Spring brings with it a sense of renewal and greater light. In the north, the snow (hopefully) has melted and grass has begun to turn green. Bushes and trees are budding and the crocus and daffodils have emerged from the earth reminding us that they were there all along...just waiting for the perfect moment to pop up and say hello. It is a time in which hopefulness becomes visible. Gardeners are putting their tools and hands into the newly softened earth. Others have found their way to the Marathon or trails to walk and hike. We shed our protective layers and delight in the feel of warm sun and gentler breezes.
Along with spring always comes Easter Sunday. We have seen the familiar foretelling events: black marks on foreheads on Ash Wednesday leading to palms in hands last weekend. We have also seen huge blow up plastic rabbits on lawns and aisles of chocolate bunnies, jelly beans and peeps. There is the Easter Egg Hunt on the White House lawn. And as most holidays of this size, there is a sense of excitement in the air, as wardrobes change, pastels emerge and flowers bloom on hats.
Our society has been, primarily, a Christian one. But as we have become more diverse, in color, country of origin, and religion, we should consider the messages that our students are receiving even outside of our schools. Our Greek Orthodox, Hindu, Muslim, Native American, and Jewish children have different religious and cultural traditions. But, the commercial side of the Christian holidays, with Santa and the Easter Bunny, are designed to have all children want to join in.
Nonetheless, the nation is celebrating a Christian holiday today. Religions teach morals and values and hand down powerful stories that remain with those who practice for a lifetime. We work so very hard in schools to include all of our students - to develop an environment in which all families are accepted and celebrated. Do we refer to Easter Break or the Spring Break? The Christmas Break or the Winter Break? The Christmas Concert or the Winter Concert? Many have made a shift to inclusiveness with consciousness and purpose. Some have met with strong community opposition and others with supportive agreement.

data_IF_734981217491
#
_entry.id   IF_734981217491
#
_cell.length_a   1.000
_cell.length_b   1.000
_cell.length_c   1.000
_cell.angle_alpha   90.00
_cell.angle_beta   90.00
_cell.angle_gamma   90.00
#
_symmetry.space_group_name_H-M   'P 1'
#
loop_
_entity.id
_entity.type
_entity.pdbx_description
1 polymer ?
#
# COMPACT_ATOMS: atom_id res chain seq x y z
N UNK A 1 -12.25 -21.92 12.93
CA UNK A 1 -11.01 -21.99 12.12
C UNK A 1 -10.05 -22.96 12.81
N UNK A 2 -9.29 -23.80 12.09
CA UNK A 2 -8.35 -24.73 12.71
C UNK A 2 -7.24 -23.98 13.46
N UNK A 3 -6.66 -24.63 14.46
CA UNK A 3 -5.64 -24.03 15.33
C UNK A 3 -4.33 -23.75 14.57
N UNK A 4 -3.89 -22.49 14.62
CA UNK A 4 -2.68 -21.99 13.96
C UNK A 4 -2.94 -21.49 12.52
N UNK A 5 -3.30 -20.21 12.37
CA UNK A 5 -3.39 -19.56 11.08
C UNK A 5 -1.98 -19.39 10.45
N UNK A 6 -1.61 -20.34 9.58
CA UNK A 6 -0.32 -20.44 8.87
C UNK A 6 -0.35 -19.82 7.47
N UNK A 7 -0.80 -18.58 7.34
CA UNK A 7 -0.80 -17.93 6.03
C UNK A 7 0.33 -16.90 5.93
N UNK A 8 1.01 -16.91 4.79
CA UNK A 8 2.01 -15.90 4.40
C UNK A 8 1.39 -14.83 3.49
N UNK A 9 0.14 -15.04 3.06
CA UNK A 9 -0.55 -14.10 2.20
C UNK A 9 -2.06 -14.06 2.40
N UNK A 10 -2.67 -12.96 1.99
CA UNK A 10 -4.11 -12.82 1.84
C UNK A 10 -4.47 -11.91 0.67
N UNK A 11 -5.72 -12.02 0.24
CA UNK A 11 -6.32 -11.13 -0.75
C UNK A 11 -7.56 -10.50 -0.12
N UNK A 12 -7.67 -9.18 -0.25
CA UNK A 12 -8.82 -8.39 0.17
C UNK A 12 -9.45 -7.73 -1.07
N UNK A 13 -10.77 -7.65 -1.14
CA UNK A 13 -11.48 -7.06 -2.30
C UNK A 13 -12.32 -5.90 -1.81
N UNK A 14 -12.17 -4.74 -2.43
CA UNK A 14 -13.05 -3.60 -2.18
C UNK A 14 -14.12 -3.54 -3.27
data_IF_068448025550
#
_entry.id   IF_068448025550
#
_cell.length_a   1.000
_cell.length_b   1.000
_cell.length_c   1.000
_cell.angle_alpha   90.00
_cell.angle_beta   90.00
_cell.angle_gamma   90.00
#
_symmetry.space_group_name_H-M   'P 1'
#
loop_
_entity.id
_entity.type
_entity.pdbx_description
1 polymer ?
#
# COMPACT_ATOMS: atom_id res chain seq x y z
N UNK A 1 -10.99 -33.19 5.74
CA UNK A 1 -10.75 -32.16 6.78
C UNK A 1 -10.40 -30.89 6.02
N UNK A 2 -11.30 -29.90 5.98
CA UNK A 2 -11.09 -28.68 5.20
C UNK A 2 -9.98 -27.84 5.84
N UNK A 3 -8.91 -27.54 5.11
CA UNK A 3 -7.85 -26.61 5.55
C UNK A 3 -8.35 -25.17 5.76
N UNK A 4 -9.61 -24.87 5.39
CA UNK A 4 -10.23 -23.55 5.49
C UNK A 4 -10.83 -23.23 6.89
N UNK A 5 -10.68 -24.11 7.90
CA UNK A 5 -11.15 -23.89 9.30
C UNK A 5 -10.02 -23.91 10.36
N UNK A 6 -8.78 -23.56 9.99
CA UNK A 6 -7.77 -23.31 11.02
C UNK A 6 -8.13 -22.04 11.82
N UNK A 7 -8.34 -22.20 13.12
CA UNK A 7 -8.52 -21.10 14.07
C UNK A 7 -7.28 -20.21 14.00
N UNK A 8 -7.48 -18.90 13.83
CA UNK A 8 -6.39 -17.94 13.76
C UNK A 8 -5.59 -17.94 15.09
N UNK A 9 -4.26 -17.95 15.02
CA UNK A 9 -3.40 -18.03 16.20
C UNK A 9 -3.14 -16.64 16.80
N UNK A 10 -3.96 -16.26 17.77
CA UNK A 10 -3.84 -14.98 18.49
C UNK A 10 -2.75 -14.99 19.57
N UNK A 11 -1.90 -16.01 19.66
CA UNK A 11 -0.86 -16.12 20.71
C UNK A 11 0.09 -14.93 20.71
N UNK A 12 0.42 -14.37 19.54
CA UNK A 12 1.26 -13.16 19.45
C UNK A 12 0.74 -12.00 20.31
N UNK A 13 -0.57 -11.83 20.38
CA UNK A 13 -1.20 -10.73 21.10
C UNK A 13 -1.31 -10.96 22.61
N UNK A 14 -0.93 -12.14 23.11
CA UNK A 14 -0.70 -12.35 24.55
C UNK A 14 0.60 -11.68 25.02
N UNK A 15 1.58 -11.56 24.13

As we develop school environments that accept and protect all children from bullying, marginalization, exclusion, or simply being ignored, should we be watching how their larger world is behaving? There are majorities and there are minorities and that will always exist. Perhaps just a sensitization to the fact that one child’s holiday is seen all over the place and schools are closed for it while another child needs to be absent from school to celebrate.
This is not a suggestion to change our faith or traditions or calendars, rather it is about empathy, remembering that families and children will not all be affected in the same way nor will they respond the same. But when the children return to school, some children will have colored Easter eggs and eaten chocolate and others not. And it won’t be just about religious and cultural differences, because poverty, too, separates children on these holidays. It’s all OK if the ones who were not part of the holiday don’t receive messages that there is something wrong with them. And if there is joy enough for all to share.
It is spring. As those bulbs that were dormant all winter push their faces toward the sun, let us consider what is lying dormant in the children and let’s be attentive to their faces. Are they quietly interpreting the actions and advertisements that surround them as divisive? Or are they absorbing feelings that are open and inclusive as we are working to have happen in our schools? The only way to truly know is to watch, and listen and ask. If we pay attention to their experience, each one of them, perhaps that will give each child a springtime lift toward the light.
The opinions expressed in Leadership 360 are strictly those of the author(s) and do not reflect the opinions or endorsement of Editorial Projects in Education, or any of its publications.